None of the surveys of “The Crossing Point” that I’ve seen depict the Jack Nicholson character as a dipsomaniac, however that is the way to the character and the motion picture. He plays a diamond setter named Freddy whose youthful little girl was slaughtered a few years prior by an inebriated driver. Presently the driver is out of jail, and Freddy arrangements to execute him. For most analysts, that is by all accounts enough: He needs exact retribution for his little girl’s life.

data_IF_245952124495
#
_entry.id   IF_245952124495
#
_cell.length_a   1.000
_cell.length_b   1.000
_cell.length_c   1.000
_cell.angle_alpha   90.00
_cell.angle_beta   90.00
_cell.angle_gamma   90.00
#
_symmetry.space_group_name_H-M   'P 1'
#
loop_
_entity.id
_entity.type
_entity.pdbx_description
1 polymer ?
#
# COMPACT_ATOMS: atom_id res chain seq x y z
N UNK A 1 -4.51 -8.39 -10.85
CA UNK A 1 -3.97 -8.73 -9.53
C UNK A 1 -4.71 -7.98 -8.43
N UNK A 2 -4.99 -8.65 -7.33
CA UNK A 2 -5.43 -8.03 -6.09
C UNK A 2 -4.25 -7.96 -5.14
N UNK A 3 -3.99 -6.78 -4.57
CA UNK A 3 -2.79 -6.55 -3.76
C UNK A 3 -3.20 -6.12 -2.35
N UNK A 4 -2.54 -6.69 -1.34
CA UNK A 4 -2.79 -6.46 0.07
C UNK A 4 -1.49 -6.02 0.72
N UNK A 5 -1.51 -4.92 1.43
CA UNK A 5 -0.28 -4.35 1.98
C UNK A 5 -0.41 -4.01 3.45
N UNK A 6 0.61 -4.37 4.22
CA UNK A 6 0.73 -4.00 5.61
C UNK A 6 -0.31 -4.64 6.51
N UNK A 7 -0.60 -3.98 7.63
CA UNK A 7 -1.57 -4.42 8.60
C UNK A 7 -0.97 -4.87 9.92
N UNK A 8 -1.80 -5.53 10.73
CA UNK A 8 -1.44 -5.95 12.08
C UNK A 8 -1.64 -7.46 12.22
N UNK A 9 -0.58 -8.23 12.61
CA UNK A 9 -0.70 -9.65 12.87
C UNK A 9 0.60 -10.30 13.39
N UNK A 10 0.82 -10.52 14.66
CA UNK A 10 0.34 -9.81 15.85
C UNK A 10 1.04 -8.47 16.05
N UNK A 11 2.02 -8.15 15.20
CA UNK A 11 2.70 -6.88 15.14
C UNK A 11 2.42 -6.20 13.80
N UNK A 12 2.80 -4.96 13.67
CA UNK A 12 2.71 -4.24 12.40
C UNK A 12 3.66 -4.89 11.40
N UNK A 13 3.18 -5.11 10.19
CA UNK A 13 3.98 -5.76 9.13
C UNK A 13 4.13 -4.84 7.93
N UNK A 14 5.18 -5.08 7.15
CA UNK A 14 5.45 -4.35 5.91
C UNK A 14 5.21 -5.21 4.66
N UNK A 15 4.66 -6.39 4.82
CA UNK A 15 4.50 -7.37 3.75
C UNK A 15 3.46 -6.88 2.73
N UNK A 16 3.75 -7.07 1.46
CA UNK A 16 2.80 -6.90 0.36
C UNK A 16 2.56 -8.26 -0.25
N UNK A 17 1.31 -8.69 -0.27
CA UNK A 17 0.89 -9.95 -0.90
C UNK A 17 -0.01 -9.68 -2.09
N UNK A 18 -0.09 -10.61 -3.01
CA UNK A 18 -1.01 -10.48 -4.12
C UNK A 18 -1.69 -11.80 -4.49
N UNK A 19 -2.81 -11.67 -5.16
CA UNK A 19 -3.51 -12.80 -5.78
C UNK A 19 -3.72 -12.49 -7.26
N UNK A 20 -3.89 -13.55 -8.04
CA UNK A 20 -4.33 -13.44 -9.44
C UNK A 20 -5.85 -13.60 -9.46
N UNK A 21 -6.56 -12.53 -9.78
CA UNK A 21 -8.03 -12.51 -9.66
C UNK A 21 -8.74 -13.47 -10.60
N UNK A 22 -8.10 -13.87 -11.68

Yet, Freddy’s years of torment and the current unhinged condition of his life can’t be clarified just by the passing of a girl. We discover that instinctively in a critical early scene in the film, where Freddy visits his previous spouse Mary and her new husband. At first he is independent. At that point he blasts with wrath, declaring that the tipsy driver is out of jail, and that he will murder him. He yells at Mary’s new spouse: “Man to man – when she gets the paper and peruses that he is dead – take a gander at her face and check whether you don’t see pride and alleviation. Pride . . . what’s more, help.” This essential discourse uncovers that Freddy’s prime inspiration is not exact retribution, but rather the need to awe his previous spouse with his activity.